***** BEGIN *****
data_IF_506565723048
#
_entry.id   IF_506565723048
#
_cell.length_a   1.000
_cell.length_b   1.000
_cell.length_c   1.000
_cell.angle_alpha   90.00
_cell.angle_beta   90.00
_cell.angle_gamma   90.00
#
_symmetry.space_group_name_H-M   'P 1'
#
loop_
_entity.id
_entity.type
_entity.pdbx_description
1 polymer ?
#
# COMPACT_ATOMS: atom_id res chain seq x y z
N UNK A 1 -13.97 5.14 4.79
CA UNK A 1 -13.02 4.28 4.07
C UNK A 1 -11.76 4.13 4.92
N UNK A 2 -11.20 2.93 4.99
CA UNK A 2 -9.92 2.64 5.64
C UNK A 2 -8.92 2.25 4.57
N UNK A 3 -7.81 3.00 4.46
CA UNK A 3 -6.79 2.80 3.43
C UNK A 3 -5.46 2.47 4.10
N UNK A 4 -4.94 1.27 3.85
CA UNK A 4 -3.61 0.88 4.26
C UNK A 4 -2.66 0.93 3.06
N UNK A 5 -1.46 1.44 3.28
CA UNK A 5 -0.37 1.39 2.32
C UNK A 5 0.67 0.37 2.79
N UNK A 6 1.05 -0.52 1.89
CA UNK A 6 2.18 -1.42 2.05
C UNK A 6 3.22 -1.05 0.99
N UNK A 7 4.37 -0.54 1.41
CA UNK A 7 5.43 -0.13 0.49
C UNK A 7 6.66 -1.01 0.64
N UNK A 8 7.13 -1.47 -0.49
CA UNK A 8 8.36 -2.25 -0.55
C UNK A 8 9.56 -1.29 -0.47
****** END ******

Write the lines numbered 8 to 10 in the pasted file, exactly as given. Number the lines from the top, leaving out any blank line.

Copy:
_cell.angle_alpha   90.00
_cell.angle_beta   90.00
_cell.angle_gamma   90.00